Working from home with kids can be a challenge. Here are 7 productivity tips to help you balance a work schedule and the attention your kids want.
Working From Home with Kids
Whether you’ve recently transitioned to work from home or are trying to find a balance between a work schedule and the attention your kids want, parents everywhere know the struggle is real.
You want to give them everything they need, including attention to show your love. But when working from home, your adult responsibilities are hard for them to understand.
So how do you find a compromise? Essentially, you need to be more productive so you can finish tasks on time and be there for them when it matters most.
7 Productivity Tips for Working from Home with Kids
To wrap up your responsibilities and tasks, here are seven productivity tips for working from home with kids.
- Spend time with them
- Set clear expectations
- Practice phone calls and meetings
- Establish a home office space
- Ask siblings or a partner to help with childcare
- Offer independent activities
- Prioritize your schedule
1. Spend Time with Them
Spend time with your kids a little throughout the day. Take a lunch break and sit down with them midday to watch their favorite cartoon or TV show. Or grab a snack and glass of water, checking in on them. Regular breaks like this can help minimize interruptions by giving them the attention they need.
You can also spend a little quality time together first thing in the morning, starting a creative project that will occupy them for the rest of the day. Of course, this isn’t always possible, especially if you have an early meeting. But most times, you’d be surprised what a little attention can do.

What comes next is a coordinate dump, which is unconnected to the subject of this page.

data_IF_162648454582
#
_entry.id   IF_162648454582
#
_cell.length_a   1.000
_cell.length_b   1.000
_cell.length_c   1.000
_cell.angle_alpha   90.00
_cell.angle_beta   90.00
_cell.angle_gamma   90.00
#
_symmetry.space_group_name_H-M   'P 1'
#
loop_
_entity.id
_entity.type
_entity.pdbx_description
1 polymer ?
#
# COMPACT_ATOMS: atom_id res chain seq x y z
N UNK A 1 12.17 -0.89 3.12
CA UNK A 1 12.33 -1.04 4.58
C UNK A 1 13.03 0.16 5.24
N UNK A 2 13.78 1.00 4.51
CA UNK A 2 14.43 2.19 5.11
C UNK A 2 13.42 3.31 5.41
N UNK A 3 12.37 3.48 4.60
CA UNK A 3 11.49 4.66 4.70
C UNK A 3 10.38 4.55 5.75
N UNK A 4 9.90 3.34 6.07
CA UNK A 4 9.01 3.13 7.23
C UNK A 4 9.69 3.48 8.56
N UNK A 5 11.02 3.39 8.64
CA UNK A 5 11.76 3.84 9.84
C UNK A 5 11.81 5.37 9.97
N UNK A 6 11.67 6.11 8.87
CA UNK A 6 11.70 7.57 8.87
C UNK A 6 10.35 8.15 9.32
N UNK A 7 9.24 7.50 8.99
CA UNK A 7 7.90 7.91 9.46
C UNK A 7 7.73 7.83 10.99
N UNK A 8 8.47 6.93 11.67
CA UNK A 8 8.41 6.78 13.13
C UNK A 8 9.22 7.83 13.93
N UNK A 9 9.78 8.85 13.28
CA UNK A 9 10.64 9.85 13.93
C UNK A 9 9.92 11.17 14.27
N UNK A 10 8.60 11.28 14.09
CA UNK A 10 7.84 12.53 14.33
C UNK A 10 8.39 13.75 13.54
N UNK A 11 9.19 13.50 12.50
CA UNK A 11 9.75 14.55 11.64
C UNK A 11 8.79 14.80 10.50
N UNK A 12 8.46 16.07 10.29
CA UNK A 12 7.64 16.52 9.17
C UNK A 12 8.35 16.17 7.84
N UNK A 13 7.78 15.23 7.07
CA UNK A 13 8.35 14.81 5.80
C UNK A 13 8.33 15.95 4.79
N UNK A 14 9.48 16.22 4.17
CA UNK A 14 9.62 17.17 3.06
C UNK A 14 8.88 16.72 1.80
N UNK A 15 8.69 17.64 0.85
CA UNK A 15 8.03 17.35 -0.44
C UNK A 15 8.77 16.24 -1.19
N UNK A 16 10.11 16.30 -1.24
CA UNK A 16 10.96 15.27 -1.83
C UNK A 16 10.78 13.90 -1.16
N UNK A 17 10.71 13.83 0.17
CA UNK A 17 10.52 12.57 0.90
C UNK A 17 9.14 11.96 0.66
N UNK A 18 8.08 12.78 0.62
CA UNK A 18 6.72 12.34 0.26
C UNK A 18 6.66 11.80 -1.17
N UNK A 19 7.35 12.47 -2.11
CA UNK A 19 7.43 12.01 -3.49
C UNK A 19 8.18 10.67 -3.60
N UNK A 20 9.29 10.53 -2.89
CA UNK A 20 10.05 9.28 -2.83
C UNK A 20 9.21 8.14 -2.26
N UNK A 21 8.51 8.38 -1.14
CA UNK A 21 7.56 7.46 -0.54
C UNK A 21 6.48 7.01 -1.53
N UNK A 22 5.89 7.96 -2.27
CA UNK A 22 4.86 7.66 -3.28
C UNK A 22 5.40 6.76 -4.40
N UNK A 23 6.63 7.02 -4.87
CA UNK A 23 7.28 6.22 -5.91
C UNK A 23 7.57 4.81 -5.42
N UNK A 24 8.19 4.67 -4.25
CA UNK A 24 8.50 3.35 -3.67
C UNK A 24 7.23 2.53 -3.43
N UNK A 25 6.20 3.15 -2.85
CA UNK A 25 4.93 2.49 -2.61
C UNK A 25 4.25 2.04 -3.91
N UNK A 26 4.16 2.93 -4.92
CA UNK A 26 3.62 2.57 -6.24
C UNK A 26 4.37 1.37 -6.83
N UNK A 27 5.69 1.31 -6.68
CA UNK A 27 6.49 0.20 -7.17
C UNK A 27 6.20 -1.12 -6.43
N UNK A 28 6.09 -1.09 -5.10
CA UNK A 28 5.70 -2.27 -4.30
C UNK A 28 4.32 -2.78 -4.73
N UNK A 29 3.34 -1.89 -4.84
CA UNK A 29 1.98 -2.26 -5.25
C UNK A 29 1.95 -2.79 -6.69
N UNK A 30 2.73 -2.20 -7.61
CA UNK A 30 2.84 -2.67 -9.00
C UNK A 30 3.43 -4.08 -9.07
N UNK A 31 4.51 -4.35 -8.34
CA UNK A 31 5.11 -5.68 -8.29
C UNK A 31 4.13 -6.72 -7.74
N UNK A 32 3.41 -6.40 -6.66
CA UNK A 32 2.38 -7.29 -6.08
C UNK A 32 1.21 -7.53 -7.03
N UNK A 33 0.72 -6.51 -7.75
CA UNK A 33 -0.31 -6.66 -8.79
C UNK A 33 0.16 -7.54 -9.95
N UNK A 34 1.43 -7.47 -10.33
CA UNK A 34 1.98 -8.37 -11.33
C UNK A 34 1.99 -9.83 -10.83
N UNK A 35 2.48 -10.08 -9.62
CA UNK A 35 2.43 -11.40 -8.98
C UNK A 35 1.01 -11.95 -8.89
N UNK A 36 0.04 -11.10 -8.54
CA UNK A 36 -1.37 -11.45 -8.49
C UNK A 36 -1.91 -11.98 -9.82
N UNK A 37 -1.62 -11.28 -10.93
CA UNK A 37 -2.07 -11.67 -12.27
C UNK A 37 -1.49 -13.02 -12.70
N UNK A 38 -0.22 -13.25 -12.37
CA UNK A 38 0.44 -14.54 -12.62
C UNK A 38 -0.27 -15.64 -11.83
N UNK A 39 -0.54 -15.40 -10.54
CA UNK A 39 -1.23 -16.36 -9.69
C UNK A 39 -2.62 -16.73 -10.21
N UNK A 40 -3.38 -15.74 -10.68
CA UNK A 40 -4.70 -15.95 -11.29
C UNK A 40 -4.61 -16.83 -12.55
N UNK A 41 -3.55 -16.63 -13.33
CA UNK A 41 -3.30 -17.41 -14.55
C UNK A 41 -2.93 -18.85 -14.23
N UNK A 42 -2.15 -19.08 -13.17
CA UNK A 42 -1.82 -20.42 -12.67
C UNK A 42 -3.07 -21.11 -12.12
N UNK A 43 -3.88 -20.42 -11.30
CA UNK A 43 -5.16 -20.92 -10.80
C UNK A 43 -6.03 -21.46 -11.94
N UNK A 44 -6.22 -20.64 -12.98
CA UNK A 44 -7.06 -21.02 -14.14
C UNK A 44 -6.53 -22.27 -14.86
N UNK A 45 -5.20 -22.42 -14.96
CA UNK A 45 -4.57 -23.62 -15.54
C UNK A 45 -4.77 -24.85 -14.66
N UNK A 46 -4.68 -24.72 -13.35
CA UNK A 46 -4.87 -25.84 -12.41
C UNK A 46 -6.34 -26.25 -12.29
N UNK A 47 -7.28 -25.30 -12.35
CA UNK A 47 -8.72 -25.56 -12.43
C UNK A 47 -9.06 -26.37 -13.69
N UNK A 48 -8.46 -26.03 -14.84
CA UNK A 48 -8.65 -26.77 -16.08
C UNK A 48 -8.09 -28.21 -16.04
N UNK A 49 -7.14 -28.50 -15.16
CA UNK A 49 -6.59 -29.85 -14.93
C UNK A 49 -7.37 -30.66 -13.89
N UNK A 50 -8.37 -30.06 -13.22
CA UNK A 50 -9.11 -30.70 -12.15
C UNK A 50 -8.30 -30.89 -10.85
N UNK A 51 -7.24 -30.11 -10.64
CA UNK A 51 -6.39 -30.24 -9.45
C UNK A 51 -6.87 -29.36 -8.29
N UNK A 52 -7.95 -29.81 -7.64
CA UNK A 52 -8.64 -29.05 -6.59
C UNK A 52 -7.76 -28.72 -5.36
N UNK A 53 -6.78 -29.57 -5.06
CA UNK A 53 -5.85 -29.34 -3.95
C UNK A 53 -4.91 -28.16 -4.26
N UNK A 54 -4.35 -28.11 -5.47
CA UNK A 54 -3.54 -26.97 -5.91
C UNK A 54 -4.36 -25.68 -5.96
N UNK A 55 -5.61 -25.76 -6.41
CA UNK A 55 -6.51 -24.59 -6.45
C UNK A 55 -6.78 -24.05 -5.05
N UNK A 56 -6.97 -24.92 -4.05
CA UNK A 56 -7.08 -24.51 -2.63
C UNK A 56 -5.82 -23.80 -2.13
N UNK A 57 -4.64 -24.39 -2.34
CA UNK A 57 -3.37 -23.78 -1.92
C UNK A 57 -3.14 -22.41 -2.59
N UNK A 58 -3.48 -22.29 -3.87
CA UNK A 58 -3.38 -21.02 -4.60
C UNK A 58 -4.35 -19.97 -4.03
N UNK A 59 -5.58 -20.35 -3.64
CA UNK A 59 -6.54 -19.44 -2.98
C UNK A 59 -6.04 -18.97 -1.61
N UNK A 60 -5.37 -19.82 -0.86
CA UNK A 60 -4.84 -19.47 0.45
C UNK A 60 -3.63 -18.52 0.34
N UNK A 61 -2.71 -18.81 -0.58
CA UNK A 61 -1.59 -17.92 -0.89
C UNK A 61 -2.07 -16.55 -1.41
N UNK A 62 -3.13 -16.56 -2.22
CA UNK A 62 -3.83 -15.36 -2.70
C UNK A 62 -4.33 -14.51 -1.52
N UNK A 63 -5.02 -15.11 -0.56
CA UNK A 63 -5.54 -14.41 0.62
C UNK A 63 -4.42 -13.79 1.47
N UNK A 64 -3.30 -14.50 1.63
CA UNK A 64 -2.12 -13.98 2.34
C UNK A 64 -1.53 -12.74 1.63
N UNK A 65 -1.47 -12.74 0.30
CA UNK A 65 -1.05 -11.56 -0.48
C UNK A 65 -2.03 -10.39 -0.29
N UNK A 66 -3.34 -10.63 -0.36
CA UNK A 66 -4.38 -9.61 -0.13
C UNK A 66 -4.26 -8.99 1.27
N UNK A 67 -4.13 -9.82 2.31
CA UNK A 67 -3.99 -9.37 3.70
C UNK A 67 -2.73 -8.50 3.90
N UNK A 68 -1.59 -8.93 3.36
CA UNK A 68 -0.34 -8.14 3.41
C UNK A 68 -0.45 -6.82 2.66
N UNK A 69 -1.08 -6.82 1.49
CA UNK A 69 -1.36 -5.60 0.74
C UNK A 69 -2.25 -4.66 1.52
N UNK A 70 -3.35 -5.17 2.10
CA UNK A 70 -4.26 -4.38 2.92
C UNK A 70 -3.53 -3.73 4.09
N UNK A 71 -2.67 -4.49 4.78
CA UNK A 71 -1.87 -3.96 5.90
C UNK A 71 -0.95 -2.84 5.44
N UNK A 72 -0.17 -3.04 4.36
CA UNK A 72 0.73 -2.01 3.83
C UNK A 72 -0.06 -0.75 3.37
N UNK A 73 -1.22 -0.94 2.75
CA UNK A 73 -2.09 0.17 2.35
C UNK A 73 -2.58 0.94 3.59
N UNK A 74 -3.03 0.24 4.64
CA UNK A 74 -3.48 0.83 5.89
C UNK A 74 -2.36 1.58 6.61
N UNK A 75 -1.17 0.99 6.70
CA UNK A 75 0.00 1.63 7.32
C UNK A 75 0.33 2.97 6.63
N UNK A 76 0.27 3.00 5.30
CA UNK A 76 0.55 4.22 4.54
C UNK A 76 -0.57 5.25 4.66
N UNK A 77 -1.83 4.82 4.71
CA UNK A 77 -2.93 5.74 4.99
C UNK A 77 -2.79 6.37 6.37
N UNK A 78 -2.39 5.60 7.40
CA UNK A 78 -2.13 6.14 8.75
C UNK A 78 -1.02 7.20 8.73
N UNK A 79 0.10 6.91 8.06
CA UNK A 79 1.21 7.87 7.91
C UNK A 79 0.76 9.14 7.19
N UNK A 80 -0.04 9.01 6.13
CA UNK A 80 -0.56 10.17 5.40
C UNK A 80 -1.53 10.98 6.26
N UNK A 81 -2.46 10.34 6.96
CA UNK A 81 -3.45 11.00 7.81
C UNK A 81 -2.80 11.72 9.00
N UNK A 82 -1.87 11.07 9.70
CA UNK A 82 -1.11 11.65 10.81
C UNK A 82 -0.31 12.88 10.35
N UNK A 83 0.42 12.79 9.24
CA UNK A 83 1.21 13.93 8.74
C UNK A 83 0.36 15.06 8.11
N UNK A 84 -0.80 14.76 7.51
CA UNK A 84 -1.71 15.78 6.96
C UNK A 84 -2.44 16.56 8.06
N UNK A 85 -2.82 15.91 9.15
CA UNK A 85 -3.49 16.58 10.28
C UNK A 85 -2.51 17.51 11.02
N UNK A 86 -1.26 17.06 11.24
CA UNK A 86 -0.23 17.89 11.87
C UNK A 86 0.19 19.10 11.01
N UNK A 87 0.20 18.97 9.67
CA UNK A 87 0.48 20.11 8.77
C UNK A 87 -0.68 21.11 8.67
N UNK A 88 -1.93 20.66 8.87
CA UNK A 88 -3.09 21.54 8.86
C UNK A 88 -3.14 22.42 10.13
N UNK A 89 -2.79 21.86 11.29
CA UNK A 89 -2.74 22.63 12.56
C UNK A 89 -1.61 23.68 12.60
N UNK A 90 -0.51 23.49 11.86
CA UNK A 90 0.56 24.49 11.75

2. Set Clear Expectations
When working from home with kids, you need to set clear expectations–with your kids, your partner and even your boss. Hold yourself accountable to a schedule and let your employer and coworkers know what hours they can reach you. And whenever you have a call with a client or someone new, let them know of your remote situation and that you have kids, giving them a subtle heads-up that background noises can, or will, occur. Also set clear expectations with your partner and kids, letting them know your hours and if you have any important meetings for the day or week.
3. Practice Phone Calls and Meetings
As soon as you’re on a conference call–or worse, a video call–your kid noisily barges in. Unless you want to go viral, it might benefit you to teach them to take notice when you’re on a call and not to interrupt. Kids may not quite grasp that you’re on an urgent call with your boss, but you can teach them when to leave you alone through practice and repetition.
Many companies understand the challenges of working from home with kids, but you can still save yourself some embarrassment before jumping on your next real call. How? Through practice!
Set the stage by closing the door or running through a drill with specific instructions, asking them to remain quiet for the duration and not to interrupt. Tell them what you’d like them to do and take a pretend call. See how your kids react, giving them praise if they do well or guidance and more practice if not.